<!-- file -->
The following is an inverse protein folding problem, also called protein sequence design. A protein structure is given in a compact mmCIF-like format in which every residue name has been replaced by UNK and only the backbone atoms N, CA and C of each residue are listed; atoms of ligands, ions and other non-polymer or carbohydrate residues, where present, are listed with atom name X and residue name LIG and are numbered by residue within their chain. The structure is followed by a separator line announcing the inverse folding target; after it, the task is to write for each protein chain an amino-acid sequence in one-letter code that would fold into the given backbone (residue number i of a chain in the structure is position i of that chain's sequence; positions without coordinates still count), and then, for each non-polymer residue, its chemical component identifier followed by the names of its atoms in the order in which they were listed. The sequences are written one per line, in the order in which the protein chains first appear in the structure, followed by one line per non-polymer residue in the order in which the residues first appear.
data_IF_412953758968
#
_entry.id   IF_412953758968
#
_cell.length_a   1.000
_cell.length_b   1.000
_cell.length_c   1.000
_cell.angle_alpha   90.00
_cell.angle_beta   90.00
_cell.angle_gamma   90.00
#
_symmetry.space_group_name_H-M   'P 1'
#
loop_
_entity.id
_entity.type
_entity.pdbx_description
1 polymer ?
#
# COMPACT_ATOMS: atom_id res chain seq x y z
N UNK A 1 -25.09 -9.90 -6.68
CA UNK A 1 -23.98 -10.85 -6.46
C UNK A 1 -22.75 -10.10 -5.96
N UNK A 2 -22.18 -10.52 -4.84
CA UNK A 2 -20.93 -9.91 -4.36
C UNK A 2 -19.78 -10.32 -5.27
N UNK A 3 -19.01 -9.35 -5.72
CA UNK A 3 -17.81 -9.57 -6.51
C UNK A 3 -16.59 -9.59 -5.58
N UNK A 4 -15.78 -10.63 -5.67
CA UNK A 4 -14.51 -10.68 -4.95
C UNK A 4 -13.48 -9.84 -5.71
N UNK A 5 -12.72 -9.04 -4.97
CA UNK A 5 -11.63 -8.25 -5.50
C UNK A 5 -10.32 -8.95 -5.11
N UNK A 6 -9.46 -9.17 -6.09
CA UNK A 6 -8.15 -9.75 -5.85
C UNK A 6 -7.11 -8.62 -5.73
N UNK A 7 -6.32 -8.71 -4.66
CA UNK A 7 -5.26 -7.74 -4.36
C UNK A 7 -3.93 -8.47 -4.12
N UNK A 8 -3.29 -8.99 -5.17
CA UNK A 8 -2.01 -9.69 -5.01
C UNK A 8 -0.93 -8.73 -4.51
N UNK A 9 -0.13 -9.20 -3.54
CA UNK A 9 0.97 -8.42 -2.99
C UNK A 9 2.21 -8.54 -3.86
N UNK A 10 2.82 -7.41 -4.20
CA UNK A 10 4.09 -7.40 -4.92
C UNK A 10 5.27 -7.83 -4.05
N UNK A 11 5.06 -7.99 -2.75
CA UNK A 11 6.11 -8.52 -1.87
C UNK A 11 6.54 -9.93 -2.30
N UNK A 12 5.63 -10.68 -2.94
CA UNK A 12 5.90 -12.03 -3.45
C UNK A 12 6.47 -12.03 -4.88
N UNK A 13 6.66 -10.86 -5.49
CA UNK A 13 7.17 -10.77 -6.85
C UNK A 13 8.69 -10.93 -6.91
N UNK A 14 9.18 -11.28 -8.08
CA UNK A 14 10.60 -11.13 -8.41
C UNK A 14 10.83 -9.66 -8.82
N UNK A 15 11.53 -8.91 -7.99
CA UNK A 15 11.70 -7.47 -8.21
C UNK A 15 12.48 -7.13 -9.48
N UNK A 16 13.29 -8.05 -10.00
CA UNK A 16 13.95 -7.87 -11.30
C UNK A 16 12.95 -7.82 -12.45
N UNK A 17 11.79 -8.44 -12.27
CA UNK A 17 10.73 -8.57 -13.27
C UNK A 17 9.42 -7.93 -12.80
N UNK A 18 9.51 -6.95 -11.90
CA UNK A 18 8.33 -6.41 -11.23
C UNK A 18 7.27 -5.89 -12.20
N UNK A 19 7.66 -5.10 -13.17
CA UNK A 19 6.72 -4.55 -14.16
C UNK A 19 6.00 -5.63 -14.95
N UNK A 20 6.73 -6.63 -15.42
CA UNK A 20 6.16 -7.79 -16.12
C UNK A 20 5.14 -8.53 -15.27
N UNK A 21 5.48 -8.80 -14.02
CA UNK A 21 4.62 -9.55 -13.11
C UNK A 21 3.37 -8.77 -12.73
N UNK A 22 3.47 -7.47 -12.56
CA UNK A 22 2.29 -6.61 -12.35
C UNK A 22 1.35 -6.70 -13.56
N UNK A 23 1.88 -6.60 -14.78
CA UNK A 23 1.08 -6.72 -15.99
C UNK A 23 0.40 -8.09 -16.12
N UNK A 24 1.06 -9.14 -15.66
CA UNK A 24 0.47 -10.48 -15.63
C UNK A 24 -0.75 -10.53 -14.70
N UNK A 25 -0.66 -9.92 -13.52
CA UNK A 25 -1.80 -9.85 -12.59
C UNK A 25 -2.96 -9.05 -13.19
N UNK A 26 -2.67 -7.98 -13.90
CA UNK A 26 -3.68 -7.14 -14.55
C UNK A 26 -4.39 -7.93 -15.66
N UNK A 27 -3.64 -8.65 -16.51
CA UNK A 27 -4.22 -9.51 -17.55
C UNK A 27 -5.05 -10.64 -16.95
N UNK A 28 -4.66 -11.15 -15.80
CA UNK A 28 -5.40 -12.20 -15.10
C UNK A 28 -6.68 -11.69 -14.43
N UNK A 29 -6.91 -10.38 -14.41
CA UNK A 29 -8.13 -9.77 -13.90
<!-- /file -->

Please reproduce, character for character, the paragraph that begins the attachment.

The following is an inverse protein folding problem, also called protein sequence design. A protein structure is given in a compact mmCIF-like format in which every residue name has been replaced by UNK and only the backbone atoms N, CA and C of each residue are listed; atoms of ligands, ions and other non-polymer or carbohydrate residues, where present, are listed with atom name X and residue name LIG and are numbered by residue within their chain. The structure is followed by a separator line announcing the inverse folding target; after it, the task is to write for each protein chain an amino-acid sequence in one-letter code that would fold into the given backbone (residue number i of a chain in the structure is position i of that chain's sequence; positions without coordinates still count), and then, for each non-polymer residue, its chemical component identifier followed by the names of its atoms in the order in which they were listed. The sequences are written one per line, in the order in which the protein chains first appear in the structure, followed by one line per non-polymer residue in the order in which the residues first appear.